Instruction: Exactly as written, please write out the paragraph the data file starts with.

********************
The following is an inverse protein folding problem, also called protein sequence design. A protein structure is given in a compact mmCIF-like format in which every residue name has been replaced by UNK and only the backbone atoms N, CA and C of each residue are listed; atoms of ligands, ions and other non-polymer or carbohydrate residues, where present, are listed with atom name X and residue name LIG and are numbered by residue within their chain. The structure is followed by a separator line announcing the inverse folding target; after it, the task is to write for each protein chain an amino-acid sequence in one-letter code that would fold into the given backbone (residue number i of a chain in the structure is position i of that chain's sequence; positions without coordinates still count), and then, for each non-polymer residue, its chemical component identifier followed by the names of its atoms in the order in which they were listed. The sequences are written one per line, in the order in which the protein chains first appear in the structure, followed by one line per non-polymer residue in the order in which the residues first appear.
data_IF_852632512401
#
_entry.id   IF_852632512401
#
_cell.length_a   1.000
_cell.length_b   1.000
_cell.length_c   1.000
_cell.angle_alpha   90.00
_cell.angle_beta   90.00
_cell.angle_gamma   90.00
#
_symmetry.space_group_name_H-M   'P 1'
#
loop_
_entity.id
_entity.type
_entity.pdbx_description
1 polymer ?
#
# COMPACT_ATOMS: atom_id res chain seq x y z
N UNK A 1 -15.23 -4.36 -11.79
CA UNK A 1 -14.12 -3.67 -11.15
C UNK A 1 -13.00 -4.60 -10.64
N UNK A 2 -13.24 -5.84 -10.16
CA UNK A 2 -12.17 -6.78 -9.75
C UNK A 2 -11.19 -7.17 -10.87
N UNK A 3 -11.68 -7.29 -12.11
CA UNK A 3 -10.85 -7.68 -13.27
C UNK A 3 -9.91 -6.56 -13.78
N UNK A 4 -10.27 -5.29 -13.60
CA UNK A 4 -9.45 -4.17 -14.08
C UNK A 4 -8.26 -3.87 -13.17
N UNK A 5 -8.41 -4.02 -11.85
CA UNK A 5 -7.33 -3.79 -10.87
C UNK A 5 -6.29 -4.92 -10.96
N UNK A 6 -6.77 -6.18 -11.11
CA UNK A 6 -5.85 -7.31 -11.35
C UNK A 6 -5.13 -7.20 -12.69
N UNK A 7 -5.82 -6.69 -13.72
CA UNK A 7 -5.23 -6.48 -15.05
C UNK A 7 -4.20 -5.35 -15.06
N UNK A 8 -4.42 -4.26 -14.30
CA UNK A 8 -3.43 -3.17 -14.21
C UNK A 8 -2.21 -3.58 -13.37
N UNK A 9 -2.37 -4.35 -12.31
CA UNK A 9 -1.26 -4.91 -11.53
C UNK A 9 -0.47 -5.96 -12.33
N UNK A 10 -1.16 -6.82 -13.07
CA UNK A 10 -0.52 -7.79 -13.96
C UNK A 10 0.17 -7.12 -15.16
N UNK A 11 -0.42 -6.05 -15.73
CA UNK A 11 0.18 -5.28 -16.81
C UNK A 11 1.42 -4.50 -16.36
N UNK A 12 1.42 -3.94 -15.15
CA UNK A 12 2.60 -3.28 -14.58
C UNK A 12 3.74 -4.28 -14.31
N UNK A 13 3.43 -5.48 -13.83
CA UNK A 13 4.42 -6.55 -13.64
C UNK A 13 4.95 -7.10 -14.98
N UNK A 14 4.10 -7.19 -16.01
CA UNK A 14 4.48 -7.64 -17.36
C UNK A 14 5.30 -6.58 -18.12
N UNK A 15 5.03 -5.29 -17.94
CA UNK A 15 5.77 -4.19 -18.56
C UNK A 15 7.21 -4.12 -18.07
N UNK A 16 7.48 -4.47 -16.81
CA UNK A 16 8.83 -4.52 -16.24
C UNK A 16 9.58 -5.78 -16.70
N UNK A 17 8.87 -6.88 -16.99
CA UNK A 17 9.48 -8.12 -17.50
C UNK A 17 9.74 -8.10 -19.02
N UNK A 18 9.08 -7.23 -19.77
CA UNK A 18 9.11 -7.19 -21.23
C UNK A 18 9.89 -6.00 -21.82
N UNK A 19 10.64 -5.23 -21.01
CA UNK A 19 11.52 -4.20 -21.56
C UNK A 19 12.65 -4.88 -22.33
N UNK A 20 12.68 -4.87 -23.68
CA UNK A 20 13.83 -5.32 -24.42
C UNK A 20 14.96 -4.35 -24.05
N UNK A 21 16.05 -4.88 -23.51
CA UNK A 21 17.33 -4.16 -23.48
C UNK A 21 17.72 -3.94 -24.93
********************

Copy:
The following is an inverse protein folding problem, also called protein sequence design. A protein structure is given in a compact mmCIF-like format in which every residue name has been replaced by UNK and only the backbone atoms N, CA and C of each residue are listed; atoms of ligands, ions and other non-polymer or carbohydrate residues, where present, are listed with atom name X and residue name LIG and are numbered by residue within their chain. The structure is followed by a separator line announcing the inverse folding target; after it, the task is to write for each protein chain an amino-acid sequence in one-letter code that would fold into the given backbone (residue number i of a chain in the structure is position i of that chain's sequence; positions without coordinates still count), and then, for each non-polymer residue, its chemical component identifier followed by the names of its atoms in the order in which they were listed. The sequences are written one per line, in the order in which the protein chains first appear in the structure, followed by one line per non-polymer residue in the order in which the residues first appear.